The Kansas City Paparazzi

In Kansas City, stardom is at the fingertips of every Joe the plumber. And it appears my day has come.

Last week we received a notice in the mail from the Photo Enforcement Program. Ooh, fun, I thought. What could this be? Addressed to both of us, it was a document displaying two photos of our Explorer — one showed the car before entering into the intersection. Light was red. The other showed the car turning right, going on to its destination. Light still red.

Because of my husband’s track record, neither of us paused to consider that the car in the photo was the car I normally drive. He owned the offense. I owned it for him. He watched the video link, over and over, desperately seeking an explanation for his actions. He moped and I sought to hide my annoyance.

But not too hard.

He needed to KNOW actions like these have ramifications beyond our pocketbook! One hundred dollars less for our adoption, was at the tip of my tongue.

Then after about a day of this subtle self-flogging, Nate glanced at the date and time stamp on the ticket, and, as if a light went off in his head: “Wait a second,” he said. “I hardly ever drive the Ford.”

Our eyes met as we both realized that the villain was actually a scapegoat for another.

Well, at least you won’t feel so bad now about all the tickets you’ve acquired in our marriage, I thought. And moved on. No sweat off my back. Everyone makes mistakes, right. Small potatoes in the scheme of things.

It was not until the next day that the skip in my step was threatened. With the mail that day came another notice, just like the first. And then another. Three total. All with photographs of my newly-famed Ford. All in the exact same spot.

Welcome to Kansas City, they say.

They must be duplicates, I thought. But nooooo. Sure enough, starting from just about the time that I began frequenting the prayer room as a part of my regular routine, I’ve been accruing tickets. Sadly, they date back to mid-September. The delay in the letter only meant I should be expecting about 3 weeks more of letters between then and now, when I realized I have a proclivity towards not stopping for right-turn reds.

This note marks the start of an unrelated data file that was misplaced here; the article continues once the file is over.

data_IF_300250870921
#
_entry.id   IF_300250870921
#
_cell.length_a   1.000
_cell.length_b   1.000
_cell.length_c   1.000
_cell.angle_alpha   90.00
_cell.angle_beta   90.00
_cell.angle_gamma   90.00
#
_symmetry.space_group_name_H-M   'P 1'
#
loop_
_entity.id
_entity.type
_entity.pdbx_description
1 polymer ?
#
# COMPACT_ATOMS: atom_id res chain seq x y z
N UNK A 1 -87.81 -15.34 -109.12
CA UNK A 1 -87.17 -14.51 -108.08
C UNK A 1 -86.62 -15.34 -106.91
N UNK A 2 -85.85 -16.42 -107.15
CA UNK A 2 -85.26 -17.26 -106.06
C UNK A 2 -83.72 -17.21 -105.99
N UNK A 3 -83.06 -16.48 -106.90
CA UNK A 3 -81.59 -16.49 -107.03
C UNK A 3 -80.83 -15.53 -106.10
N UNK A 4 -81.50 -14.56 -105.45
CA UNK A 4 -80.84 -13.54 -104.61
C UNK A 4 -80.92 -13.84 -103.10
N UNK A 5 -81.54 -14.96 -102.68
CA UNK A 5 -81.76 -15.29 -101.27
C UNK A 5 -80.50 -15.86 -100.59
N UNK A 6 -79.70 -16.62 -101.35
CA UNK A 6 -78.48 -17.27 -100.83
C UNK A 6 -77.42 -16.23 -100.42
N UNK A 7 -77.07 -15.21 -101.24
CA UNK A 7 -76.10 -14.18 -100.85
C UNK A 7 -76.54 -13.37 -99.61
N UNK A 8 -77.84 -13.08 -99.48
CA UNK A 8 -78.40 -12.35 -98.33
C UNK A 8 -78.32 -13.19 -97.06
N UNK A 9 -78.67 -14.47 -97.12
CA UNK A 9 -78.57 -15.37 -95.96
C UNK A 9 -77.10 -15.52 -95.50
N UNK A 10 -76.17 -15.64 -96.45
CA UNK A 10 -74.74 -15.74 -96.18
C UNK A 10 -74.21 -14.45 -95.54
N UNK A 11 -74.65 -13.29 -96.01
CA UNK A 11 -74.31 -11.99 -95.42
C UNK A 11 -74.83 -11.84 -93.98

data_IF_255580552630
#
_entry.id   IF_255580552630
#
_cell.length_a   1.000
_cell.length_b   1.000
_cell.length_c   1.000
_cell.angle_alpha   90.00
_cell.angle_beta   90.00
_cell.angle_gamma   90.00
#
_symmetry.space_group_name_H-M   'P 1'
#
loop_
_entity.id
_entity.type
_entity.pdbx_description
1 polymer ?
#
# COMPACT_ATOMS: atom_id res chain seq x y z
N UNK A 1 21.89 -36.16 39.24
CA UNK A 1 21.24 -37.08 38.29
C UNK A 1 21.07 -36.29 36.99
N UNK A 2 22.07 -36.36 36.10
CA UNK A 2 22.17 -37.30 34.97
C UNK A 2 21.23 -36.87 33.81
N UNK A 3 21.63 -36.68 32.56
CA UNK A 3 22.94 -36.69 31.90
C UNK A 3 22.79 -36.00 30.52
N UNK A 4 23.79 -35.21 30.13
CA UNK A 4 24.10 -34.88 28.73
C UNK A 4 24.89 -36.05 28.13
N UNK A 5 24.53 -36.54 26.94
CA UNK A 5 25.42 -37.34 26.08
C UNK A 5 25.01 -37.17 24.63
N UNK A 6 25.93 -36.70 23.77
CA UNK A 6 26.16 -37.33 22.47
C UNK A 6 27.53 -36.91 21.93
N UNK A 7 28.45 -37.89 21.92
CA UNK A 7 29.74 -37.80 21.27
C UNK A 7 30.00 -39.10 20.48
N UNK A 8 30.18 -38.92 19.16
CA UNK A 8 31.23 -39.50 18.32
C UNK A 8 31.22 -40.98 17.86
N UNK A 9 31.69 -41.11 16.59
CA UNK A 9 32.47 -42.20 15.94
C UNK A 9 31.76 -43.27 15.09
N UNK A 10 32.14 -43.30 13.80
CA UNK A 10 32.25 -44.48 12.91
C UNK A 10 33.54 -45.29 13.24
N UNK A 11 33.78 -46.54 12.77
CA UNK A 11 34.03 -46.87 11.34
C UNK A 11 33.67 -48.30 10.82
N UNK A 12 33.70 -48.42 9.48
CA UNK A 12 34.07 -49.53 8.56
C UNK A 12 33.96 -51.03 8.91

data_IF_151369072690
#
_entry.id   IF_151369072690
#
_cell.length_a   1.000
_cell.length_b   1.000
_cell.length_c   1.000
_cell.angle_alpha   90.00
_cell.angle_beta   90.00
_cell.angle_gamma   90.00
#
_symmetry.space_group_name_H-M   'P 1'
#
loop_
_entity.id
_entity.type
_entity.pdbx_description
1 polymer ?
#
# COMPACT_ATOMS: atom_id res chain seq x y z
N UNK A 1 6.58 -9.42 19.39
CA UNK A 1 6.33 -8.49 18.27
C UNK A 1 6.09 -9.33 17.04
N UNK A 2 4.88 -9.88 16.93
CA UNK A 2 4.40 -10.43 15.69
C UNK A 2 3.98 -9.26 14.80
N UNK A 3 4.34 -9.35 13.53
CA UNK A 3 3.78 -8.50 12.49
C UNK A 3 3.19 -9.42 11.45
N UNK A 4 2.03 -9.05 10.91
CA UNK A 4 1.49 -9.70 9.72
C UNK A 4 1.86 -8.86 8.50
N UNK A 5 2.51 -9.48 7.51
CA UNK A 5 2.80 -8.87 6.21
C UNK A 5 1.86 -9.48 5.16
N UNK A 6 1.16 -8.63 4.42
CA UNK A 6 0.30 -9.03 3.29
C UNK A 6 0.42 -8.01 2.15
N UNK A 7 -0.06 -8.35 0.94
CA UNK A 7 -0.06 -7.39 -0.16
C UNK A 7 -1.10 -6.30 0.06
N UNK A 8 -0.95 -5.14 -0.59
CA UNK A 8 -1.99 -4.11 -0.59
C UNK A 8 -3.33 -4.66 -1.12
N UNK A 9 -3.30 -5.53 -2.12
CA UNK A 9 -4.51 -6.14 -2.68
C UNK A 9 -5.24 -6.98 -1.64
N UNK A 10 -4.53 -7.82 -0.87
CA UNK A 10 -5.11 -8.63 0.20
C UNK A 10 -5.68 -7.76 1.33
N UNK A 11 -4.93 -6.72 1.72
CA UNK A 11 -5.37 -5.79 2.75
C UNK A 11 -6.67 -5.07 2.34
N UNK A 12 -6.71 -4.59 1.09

I did the odds in my head. There had to be some days where the light was green. I surely won’t get a ticket for every day I went to the prayer room.

Then when I totaled up my dues, even given the odds, I quickly formulated my defense. Maybe I need my eyes checked. I have a red-only color-blindness! I knew those brake-pads needed to be checked — they aren’t stopping me quickly enough. I’m a newbie, getting used to new traffic patterns. A country girl trying to find her way in a big city of highways and interchanges. Caught up in prayer, preparing to encounter God.  Eyes fixed on Him — no time to see the traffic light!

I’ve decided to scrap them all and just plead for mercy.

By the time these tickets are due I will likely owe $1000, no exaggeration. Point taken. I screwed up. Again and again. One hand slap would have been sufficient for correction, but the delay in delivery will make for one raw hand. I’m just going to have to play dumb — which, given the circumstances won’t be too hard. Someone at that place has to have a sense of humor.

Nate is eating this up by the way. His sense of vengeance for all the years I’ve shed tears in confusion about how one person could get so many speeding tickets, and kept a not-so-secret tally of how much money his lead foot has cost us, is completely overriding the fact that he may need to start another business to pay for my obliviousness.

All because the big city (traffic) lights are on me.